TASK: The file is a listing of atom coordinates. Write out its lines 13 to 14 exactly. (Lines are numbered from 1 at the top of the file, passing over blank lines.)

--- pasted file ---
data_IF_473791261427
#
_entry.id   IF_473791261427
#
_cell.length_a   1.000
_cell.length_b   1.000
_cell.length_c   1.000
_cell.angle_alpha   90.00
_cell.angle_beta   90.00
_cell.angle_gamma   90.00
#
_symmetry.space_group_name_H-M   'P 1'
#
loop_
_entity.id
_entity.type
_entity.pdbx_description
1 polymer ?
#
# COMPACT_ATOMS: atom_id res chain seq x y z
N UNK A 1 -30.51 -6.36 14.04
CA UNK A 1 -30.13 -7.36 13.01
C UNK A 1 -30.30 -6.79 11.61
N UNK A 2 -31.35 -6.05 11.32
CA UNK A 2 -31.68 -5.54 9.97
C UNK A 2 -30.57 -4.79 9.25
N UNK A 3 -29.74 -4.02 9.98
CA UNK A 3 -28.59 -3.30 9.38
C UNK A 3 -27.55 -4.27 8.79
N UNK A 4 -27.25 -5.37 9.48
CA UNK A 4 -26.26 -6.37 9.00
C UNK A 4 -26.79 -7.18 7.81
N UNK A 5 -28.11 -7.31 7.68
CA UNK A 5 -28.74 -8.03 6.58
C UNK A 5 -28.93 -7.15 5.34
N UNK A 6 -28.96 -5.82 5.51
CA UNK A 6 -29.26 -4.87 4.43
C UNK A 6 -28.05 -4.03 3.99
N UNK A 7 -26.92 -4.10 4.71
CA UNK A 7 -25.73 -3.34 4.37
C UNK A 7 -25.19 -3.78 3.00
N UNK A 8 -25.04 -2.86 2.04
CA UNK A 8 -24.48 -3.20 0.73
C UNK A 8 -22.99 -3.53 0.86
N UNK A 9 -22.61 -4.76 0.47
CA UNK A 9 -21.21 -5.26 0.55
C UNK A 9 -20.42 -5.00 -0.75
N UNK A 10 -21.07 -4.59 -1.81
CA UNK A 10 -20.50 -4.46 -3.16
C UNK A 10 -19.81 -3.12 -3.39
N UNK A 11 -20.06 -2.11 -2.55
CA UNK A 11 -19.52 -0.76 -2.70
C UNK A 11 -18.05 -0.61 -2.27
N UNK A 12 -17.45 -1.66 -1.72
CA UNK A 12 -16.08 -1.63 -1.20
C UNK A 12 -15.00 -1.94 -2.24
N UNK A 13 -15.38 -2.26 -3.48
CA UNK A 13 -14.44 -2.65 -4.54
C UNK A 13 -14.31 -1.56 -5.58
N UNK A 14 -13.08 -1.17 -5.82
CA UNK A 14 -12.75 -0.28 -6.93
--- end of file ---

#
loop_